The Media Today

Is Google serious about pulling Google News out of Europe?

January 24, 2019

The European Union continues to debate proposals for toughening up copyright laws, including a rule that would require digital aggregators such as Google News to pay for publishing short excerpts from articles, even if they link to them. That has led to some saber-rattling from Google: on Tuesday, Jennifer Bernal, Google’s public policy manager for Europe, the Middle East and Africa, told Bloomberg that if the new EU rules go ahead, the company might have to remove Google News from the continent completely. But would the search giant really block all of Europe from using its news service over a copyright battle? Or are the threats a negotiating tactic, designed to put pressure on publishers and legislators and get them to water down their proposed laws? There’s evidence to support both scenarios.

For those who argue that the tech giant would never deprive an entire region of access to its news service, there is a compelling case to the contrary: when Spain implemented a similar “link tax” or “snippet tax” (as some like to call it) in 2014, Google blocked access to Google News for the entire country, and it remains blocked. Other countries, including Belgium and France, proposed similar taxes for excerpts several years ago, but Google ultimately settled these disputes by setting up “innovation funds” designed to help publishers improve their use of the internet. These funds were the beginning of what became the Google News Initiative, a $300-million commitment the company says is aimed at making media companies more digitally successful (and getting them to use more Google products).

Tuesday’s comments from Jennifer Bernal are not the first time the idea of Google News leaving Europe has been mooted, though: Richard Gingras, who is vice president of news for Google, raised the possibility of leaving Europe last fall, when the first proposals for the EU’s new regulations started to circulate. While he didn’t rule out removing Google News from Europe if the laws went ahead without modifications, he said the company wanted to work with European legislators and publishers to reach a solution. That made the threat of leaving sound a lot more like a negotiating tactic than a hard-and-fast decision.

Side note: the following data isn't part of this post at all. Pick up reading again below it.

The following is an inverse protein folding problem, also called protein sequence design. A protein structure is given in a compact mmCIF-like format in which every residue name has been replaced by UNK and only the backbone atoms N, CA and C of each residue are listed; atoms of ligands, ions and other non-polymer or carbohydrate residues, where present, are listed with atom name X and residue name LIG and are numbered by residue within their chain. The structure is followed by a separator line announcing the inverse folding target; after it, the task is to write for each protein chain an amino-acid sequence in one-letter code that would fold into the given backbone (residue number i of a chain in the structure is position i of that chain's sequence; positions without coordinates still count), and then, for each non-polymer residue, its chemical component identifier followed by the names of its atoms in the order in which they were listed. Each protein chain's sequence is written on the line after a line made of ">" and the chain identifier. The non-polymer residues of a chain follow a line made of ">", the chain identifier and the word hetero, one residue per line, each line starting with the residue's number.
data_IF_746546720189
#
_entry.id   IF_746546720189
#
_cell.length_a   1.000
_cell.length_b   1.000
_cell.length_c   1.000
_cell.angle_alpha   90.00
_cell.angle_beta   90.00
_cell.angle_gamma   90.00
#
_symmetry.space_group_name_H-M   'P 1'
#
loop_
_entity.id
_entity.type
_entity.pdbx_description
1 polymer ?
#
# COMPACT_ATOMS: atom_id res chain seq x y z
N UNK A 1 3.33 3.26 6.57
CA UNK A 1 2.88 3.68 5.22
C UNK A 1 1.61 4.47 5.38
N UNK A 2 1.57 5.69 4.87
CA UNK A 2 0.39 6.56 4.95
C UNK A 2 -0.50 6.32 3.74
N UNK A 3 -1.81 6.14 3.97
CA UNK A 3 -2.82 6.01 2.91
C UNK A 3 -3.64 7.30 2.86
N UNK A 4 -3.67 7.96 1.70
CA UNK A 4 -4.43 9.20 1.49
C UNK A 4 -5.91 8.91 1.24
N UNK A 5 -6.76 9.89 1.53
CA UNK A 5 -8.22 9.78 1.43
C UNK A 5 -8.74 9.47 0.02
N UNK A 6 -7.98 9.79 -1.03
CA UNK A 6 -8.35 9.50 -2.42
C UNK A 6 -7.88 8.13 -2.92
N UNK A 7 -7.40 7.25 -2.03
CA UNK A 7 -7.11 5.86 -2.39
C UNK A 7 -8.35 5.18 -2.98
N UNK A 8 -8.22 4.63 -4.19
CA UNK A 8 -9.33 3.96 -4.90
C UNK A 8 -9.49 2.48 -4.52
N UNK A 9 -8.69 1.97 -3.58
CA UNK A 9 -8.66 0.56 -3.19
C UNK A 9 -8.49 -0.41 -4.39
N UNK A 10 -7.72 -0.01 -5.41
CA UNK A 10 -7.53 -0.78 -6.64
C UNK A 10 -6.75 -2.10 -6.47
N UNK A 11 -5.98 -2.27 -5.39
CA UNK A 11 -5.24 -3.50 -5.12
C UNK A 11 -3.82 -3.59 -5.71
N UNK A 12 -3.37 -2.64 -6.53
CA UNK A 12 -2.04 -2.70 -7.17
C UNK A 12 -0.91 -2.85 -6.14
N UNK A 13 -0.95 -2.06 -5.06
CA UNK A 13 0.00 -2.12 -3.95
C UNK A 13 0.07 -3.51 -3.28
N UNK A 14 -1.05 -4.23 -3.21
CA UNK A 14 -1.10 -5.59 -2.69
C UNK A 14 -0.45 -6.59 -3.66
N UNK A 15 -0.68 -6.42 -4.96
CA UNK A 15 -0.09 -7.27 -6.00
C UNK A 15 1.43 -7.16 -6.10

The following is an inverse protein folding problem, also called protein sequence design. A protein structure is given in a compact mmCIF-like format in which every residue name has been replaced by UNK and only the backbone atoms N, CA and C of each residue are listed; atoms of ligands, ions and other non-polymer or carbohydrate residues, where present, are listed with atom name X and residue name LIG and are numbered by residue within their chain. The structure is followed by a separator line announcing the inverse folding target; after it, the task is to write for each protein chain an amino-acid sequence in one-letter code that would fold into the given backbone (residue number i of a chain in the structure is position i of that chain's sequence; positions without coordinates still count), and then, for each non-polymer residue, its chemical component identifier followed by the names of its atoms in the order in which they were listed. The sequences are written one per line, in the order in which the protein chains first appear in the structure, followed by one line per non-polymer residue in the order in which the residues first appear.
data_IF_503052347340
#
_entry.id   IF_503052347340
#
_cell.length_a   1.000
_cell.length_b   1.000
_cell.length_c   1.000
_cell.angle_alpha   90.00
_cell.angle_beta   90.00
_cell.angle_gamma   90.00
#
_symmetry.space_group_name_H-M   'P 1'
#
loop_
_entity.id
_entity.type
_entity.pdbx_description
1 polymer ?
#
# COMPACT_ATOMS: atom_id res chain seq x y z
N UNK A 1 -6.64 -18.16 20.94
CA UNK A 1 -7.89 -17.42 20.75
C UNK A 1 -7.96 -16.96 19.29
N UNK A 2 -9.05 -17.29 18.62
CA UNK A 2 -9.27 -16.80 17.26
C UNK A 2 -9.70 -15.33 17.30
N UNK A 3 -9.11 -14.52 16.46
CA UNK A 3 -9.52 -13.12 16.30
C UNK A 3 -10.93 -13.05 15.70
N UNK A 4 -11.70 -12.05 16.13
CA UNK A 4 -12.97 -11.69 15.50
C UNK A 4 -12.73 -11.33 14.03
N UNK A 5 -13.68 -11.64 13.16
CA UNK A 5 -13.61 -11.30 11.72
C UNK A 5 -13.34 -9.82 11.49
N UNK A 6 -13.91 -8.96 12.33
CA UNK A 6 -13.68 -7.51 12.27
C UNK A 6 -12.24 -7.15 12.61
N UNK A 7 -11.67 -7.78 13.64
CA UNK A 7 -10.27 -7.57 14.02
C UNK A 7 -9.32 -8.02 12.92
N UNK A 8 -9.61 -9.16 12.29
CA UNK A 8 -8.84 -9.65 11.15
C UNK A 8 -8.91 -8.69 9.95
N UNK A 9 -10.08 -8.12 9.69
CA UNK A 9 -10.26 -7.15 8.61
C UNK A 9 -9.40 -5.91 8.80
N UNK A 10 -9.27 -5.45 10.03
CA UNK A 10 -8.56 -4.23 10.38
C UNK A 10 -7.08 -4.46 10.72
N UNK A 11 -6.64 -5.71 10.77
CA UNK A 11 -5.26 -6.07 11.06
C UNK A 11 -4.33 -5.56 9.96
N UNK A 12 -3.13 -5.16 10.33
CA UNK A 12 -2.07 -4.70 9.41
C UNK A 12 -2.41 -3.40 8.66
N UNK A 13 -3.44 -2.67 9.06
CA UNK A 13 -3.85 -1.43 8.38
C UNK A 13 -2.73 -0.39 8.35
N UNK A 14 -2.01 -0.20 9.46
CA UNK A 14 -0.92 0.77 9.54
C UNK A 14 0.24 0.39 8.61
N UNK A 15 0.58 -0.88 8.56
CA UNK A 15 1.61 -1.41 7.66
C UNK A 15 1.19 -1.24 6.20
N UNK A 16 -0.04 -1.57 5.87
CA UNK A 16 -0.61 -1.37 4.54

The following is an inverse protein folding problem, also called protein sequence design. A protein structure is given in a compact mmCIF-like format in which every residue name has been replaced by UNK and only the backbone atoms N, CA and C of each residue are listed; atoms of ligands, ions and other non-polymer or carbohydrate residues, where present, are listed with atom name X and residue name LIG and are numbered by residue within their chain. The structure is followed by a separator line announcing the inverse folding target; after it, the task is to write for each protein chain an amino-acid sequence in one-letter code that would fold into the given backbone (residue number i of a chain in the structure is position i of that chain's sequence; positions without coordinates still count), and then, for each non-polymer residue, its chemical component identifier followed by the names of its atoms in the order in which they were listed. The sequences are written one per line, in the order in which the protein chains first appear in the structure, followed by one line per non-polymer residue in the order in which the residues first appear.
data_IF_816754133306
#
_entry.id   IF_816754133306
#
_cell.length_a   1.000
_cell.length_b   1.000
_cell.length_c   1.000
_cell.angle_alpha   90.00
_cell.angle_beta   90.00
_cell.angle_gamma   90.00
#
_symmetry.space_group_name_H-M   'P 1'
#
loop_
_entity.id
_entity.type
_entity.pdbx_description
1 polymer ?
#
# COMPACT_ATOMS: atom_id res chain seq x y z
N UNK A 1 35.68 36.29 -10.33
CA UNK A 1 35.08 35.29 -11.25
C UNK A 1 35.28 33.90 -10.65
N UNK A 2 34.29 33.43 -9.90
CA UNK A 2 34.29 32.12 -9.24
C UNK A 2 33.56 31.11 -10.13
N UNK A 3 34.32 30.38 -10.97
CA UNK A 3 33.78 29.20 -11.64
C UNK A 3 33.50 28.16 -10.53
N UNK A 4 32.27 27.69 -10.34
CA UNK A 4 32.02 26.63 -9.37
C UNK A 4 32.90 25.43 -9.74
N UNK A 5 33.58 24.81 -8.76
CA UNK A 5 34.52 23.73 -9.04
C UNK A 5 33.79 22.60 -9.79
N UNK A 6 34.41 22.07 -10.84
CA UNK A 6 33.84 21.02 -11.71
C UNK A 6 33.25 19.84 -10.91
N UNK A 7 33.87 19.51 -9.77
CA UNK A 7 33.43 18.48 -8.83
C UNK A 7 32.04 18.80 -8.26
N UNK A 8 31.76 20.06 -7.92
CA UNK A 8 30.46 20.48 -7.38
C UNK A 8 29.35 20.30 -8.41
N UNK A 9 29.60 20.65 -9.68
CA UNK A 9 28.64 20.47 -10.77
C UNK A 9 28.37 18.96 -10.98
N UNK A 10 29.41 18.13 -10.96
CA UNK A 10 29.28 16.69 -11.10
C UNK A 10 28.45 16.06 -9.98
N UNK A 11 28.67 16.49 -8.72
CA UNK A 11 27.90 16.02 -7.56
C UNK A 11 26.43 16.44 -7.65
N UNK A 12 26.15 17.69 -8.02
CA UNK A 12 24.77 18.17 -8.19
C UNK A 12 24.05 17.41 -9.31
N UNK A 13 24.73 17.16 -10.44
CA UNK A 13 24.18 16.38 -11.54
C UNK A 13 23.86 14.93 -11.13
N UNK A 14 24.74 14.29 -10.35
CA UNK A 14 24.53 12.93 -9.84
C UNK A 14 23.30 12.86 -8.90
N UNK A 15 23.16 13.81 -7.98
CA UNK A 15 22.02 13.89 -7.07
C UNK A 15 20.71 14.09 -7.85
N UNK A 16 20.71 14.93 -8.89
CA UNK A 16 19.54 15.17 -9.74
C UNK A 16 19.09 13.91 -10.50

At the moment, the proposed “link tax” law (formally known as Article 11) is tied up in debates within the EU, perhaps in part because of Google’s threat, but also because various member countries can’t seem to agree on how to implement it. Regardless of the wording, it seems clear that the proposed legislation would make life difficult for Google. But would it be difficult enough that the search company might pull out of Europe? That would be a significant gesture of defiance towards the EU, and Google is already on thin ice as it is. For example, the company has been criticized for its lackluster approach to the new General Data Protection Regulation or GDPR (it was just fined $57 million by French regulators for breaching the rules). Admittedly, that’s a paltry amount for Google, whose parent company Alphabet has more than $100 billion in annual revenue, but taking its Google News toys and going home isn’t likely to mend any fences with European regulators.